For more information, visit

Get Experience – While You’re Studying

Get Experience – While You’re Studying

Education isn’t simply about what you learn in the classroom.

We all know how important life experience is ― how it defines us as humans, helps us understand our inherent values and makes us who we are today.

They say,

We grow through our experiences in life!
― (usually someone important).

Education is important, I don’t disagree. So is work experience ― however, I believe that one should seek the opportunity to get into the industry while they are still in school. At 15 years old, you may not know what you want, what you enjoy, where your passion lies, your values or what “lights you up” ― that’s just normal. I mean, most of us feel like we don’t know what we are doing – and we often change direction depending on the circumstance and opportunities we come across.

I would like to talk about how important it is to acquire work experience. I believe we can motivate students as early as high school to explore the workspace ― and grab real experience. This experience would better equip students to ask, and answer, the following questions for themselves:

  • What do I like about the job?
  • What don’t I like about the job?
  • Can I see myself doing the job on an everyday basis?
  • Do my values align with the kind of work they do?

and many more…

We are living in the 21st century – the “Ideas Economy”. The next generation preparing to enter the workforce is known as the Global Generation (Gen Z). It is comprised of around 20% of Australia’s population. A research conducted by Vision Critical, The Everything Guide to Generation Z states, “Generation Z is mature beyond its years. The words they use most commonly to describe their state of mind include happy, confident, motivated and excited ― just what anyone would hope for a generation now coming into its own.”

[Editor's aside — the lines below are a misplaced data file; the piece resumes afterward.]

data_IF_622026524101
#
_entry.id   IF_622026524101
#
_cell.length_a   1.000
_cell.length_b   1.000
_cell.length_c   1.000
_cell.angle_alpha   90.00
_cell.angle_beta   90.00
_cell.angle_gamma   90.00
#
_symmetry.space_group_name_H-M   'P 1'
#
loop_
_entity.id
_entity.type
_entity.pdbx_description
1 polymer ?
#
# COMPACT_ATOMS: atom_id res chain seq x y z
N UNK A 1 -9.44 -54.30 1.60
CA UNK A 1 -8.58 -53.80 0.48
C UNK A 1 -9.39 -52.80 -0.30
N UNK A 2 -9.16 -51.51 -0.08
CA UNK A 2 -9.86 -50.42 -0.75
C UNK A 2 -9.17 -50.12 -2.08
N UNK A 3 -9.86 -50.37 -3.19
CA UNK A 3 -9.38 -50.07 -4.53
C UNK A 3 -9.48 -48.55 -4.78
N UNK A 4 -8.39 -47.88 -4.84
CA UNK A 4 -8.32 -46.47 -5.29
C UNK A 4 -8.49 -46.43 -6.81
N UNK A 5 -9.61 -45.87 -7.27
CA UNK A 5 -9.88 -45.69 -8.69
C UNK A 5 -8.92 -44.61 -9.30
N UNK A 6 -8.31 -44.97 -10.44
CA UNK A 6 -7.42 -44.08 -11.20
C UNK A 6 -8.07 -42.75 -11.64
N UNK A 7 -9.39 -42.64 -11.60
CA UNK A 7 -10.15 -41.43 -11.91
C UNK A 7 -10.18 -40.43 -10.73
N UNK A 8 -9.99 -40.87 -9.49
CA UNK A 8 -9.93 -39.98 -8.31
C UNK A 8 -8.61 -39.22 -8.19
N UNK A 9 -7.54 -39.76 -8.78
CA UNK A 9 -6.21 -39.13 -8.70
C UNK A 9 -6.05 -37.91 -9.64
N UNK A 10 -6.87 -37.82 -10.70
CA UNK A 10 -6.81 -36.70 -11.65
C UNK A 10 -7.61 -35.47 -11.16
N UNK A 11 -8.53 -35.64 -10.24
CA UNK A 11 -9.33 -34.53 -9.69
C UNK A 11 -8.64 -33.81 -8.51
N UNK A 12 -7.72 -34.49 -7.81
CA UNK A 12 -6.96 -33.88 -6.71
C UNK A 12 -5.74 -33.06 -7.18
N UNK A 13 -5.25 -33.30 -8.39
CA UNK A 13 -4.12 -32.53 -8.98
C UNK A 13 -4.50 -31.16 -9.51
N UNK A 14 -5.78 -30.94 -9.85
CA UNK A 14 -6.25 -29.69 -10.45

Gen Z is likely to be our most entrepreneurial generation, and given the right opportunities will help them discover where their passion lies. Experience will build confidence – which allows students to pursue a path and steer in the direction best suited for them

I remember when I was first entering the workforce, every employer I met, every door I knocked, I got the same response – “No experience, No job” ― a catch-22. At the time I realised what I had to do ― get work experience!

I did it the hard way, it took some time, several disappointing moments but at the end, it’s worth sharing my experience to help others with their journey.

I believe work experience allows the next generation to construct their own mindset and help them make more well-rounded decisions.

“I have never let my schooling interfere with my education.”
― Mark Twain

I’m currently heading up a project called “The Grand Student Survey”.  Our goal is to empower young emerging Australians by providing real work experience opportunity in the area of their interest. We are working with schools, local businesses and industry partners.

Our mission to facilitate connections between students, schools, businesses and the community. Let’s work collaboratively to support them, help find right connections, provide mentorship, and opportunities to experience.

The possibilities are endless when you empower students to be lifelong learners.